Don't Make a Resolution!

Don't make a financial resolution. Make a plan.

Resolutions made at this time of year tend to have lofty goals: lose weight, stop smoking, get out of debt. And while these goals are certainly worthy, it's an old Savage Truth that a goal without a plan is just a dream!

The latest Fidelity Investments' Annual Financial Resolutions Study rejoices that as the economy is now in better shape, people are more likely to make more financial resolutions. When the survey was started in the midst of the financial crisis, the resolution focus was on getting out of debt. Now, with the economy growing and unemployment down, Fidelity notes that the number of people planning to save more for retirement is at an all-time high of 64 percent, compared to 53 percent just last year.

But how do you turn these great intentions into an actionable plan? Here are five tips for improving your financial future, relatively painlessly.

1. Increase your retirement plan contribution. Now is the perfect time to increase the deduction for your company plan - or increase the automatic monthly withdrawal from your checking account that goes into your IRA. What? Didn't open an IRA last year? Contact Fidelity or T. Rowe Price and start with as little as $1,000 -- if you make an automatic additional monthly contribution.

2. Know where you stand now in retirement funding. Almost every major mutual fund company offers an online retirement calculator. Fidelity's Retirement Score Calculator asks 6 simple questions about your age, your current savings, your annual income, your income replacement goal in retirement, and your risk tolerance. Then with a click you can see where you stand - and how much more you need to contribute each year to have a good chance of maintaining your lifestyle in retirement.

3. Pay Down Your Debt. Nothing will destroy your future faster than debt. It's a bigger risk to your financial health that the stock market, by far. It may seem risky to invest in the Standard & Poor 500 index mutual fund to earn only a dividend yield of about 2.5 percent , while hoping for market gains, not losses. But paying 18 percent or more in interest on your credit card balance is a sure road to financial disaster.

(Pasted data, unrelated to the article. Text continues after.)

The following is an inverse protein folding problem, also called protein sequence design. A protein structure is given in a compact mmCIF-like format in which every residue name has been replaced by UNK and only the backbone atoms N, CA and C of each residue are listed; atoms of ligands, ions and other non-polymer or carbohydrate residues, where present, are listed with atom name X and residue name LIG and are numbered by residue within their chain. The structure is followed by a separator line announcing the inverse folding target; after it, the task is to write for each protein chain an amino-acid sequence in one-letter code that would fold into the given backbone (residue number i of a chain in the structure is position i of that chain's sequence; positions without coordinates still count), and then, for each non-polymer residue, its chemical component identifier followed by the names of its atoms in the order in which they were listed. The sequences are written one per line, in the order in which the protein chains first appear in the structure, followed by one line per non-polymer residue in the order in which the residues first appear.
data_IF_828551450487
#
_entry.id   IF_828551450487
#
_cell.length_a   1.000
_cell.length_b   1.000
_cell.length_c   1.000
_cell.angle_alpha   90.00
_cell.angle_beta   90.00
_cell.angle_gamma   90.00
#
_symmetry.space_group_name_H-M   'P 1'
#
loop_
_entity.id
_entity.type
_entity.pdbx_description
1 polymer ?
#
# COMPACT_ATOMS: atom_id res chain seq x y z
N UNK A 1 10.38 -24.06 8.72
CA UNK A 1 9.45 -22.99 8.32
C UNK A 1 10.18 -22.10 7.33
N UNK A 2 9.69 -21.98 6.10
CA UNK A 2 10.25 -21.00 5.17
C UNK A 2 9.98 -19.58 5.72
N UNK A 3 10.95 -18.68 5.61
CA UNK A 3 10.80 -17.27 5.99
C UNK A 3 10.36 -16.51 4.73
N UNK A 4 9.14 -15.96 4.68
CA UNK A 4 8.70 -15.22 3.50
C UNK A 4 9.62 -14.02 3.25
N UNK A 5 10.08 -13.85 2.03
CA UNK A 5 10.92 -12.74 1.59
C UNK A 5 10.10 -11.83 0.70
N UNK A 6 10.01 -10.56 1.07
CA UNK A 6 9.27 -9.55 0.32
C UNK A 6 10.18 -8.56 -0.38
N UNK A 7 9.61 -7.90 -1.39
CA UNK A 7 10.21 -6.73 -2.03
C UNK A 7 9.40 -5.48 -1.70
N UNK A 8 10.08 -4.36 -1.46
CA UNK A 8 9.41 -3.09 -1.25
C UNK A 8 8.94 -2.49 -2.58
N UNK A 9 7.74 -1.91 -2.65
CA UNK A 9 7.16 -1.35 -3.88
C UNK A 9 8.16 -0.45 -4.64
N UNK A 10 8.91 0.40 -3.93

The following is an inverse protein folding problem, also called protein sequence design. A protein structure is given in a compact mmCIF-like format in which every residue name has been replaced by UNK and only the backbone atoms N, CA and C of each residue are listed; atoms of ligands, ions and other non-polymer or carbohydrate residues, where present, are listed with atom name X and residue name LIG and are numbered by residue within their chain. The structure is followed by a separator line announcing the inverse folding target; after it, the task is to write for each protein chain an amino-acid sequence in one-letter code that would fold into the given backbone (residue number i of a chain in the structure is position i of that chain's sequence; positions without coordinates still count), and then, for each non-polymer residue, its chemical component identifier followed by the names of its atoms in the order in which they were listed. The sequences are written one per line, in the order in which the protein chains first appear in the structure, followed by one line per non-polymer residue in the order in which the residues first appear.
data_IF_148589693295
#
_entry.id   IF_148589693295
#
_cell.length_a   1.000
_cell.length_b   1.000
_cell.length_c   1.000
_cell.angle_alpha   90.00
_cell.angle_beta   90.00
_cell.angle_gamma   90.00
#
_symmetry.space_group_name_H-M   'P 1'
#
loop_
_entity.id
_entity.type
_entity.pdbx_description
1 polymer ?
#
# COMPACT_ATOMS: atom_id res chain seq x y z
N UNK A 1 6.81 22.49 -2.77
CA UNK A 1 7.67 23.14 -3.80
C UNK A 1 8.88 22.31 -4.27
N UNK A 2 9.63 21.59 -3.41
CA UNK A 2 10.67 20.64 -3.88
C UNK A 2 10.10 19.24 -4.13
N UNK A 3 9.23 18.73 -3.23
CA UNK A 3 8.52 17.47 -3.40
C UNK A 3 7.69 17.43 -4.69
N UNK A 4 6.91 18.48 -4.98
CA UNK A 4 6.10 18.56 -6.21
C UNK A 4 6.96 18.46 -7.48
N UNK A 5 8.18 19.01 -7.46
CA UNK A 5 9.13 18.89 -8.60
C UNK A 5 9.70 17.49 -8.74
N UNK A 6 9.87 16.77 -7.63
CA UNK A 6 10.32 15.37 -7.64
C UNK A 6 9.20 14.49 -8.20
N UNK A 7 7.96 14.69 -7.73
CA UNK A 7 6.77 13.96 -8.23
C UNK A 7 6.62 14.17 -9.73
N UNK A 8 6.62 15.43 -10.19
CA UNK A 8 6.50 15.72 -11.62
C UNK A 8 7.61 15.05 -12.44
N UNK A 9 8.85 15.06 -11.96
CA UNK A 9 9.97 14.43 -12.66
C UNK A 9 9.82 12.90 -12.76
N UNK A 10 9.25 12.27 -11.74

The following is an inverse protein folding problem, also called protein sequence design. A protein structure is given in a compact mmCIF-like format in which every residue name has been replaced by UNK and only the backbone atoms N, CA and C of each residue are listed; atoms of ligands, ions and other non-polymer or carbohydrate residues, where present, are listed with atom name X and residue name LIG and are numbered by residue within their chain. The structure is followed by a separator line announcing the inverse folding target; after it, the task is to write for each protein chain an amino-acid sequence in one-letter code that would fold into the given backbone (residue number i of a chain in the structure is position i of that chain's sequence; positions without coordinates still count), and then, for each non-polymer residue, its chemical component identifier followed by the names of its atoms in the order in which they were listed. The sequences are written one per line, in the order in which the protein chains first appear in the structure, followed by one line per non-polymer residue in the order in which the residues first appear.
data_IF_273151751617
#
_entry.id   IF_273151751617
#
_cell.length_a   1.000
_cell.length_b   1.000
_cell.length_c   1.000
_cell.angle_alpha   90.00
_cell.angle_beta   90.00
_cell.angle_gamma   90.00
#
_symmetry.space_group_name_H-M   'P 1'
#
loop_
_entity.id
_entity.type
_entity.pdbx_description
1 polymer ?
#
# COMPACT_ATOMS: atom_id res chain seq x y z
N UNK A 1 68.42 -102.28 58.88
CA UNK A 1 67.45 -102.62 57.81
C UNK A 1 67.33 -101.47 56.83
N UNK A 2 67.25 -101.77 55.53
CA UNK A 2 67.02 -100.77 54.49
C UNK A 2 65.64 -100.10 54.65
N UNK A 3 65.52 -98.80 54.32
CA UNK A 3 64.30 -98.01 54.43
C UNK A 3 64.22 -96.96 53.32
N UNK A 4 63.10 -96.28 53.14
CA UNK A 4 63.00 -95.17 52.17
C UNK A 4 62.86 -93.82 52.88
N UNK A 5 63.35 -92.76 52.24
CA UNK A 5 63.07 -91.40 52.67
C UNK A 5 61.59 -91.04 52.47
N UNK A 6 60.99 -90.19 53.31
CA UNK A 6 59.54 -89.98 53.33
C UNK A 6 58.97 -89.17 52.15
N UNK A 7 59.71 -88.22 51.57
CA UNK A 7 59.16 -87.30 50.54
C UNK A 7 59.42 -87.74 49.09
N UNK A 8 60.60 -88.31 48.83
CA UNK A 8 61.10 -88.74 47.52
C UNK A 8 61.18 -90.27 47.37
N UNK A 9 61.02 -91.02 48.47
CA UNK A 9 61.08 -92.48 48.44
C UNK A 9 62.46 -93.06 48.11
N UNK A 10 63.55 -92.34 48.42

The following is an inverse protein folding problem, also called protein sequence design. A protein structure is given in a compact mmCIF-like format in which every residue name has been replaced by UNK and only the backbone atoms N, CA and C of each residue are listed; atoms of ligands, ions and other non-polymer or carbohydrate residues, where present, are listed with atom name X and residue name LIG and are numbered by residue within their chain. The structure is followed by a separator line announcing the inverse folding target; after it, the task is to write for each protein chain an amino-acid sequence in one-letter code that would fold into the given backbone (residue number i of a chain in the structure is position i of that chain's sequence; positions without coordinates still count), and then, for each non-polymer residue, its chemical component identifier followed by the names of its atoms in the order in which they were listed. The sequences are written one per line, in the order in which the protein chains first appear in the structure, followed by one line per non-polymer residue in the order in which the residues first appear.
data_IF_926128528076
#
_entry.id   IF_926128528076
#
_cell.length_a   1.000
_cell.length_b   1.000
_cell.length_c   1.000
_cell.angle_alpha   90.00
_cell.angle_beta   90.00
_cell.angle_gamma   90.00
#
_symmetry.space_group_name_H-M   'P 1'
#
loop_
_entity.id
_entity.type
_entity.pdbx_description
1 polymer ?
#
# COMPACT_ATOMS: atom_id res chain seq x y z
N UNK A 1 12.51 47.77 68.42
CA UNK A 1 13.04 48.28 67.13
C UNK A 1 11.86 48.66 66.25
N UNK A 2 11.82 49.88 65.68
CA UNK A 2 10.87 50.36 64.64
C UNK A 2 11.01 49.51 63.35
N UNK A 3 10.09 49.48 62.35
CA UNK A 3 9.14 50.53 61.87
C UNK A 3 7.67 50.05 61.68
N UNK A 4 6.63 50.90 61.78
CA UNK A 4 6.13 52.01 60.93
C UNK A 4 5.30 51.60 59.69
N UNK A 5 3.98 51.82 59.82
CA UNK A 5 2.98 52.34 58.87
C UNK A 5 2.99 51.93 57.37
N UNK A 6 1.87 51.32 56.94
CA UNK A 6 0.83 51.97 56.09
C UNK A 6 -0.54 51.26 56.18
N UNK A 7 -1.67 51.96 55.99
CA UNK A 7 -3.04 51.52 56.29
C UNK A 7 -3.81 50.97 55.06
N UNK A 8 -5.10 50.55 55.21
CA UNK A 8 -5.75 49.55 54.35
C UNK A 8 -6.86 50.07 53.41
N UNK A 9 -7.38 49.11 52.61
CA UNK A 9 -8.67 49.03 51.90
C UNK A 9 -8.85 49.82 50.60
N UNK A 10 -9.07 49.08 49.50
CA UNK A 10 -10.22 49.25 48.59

Remember the simple formula to pay down credit card balances: Simply double the current minimum monthly payment and pay that exact same amount every month(even as future minimum requirements decline). Don't charge another penny.

Your balance will be paid off in less than 3 years - compared to as long as 30 years if you only pay the required minimum every month.

4. Spend less. Saving more or getting out of debt is a lot easier if you just decide to spend less! It can be a combination of small things - opt out of dining out, or taking taxis, going to the movies. Or it could be one big item a month that you sacrifice in your goal to create a better future. Unthinkable to cancel your cable service? Or give up your car? Think what a dent it could make in your spending -- and your debt.

5. Earn more! This is the easiest way to be able to pay down debt and save more money. This doesn't mean asking the boss for a raise. But Uber proved that millions of Americans want flexible work to add to their income. Now look around at all the things you could do to help others - driving seniors, baby-sitting children, working in a retail store. All of them can add temporary income to reach your goal.

Taking action is the difference between making a resolution and making a plan. What action will you take right now to make your financial dreams come true? That's the only way it will happen. And that's The Savage Truth.